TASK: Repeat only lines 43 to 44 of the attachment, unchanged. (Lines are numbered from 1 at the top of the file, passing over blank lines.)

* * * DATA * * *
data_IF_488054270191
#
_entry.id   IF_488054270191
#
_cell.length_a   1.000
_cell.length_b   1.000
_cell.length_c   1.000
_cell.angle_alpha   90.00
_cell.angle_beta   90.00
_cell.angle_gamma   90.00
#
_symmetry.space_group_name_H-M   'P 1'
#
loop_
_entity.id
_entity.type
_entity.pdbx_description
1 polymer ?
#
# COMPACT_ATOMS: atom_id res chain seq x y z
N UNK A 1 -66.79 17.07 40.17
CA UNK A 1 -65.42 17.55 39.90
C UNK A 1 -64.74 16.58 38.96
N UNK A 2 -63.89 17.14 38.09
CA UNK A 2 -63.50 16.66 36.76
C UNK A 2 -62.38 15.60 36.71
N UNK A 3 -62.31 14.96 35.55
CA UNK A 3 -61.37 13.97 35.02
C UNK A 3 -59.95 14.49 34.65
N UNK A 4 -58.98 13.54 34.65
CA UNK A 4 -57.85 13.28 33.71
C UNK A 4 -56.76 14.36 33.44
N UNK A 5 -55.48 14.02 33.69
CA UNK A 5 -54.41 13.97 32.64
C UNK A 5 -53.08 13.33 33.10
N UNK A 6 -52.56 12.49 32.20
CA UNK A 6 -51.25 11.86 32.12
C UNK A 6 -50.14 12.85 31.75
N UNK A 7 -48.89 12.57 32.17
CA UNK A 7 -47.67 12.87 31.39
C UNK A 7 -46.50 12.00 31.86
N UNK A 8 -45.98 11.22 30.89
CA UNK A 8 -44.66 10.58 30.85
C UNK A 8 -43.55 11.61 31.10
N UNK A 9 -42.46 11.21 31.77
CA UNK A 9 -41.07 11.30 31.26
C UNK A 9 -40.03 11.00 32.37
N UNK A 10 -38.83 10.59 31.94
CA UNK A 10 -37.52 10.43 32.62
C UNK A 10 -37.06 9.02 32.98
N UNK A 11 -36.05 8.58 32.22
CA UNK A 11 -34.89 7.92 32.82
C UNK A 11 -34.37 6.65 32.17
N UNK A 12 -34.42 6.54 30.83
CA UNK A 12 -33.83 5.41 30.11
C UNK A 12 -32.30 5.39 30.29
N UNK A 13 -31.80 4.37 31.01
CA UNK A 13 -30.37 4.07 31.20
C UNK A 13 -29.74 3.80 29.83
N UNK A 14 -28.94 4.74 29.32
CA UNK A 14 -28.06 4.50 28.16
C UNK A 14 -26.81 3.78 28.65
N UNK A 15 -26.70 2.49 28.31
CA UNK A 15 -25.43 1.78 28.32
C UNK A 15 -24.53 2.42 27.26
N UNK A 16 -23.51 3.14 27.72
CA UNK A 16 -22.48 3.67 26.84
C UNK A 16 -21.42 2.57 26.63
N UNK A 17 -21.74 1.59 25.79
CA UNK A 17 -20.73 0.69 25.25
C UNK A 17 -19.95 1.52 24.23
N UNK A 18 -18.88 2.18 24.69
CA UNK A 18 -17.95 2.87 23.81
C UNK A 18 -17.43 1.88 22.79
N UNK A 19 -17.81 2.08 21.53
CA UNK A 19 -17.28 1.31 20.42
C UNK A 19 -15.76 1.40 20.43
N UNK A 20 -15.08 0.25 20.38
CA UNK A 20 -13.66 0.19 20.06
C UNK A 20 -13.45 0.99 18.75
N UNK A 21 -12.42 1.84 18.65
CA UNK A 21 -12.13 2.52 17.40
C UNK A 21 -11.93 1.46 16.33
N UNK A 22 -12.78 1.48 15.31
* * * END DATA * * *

CA UNK A 8 -44.66 10.58 30.85
C UNK A 8 -43.55 11.61 31.10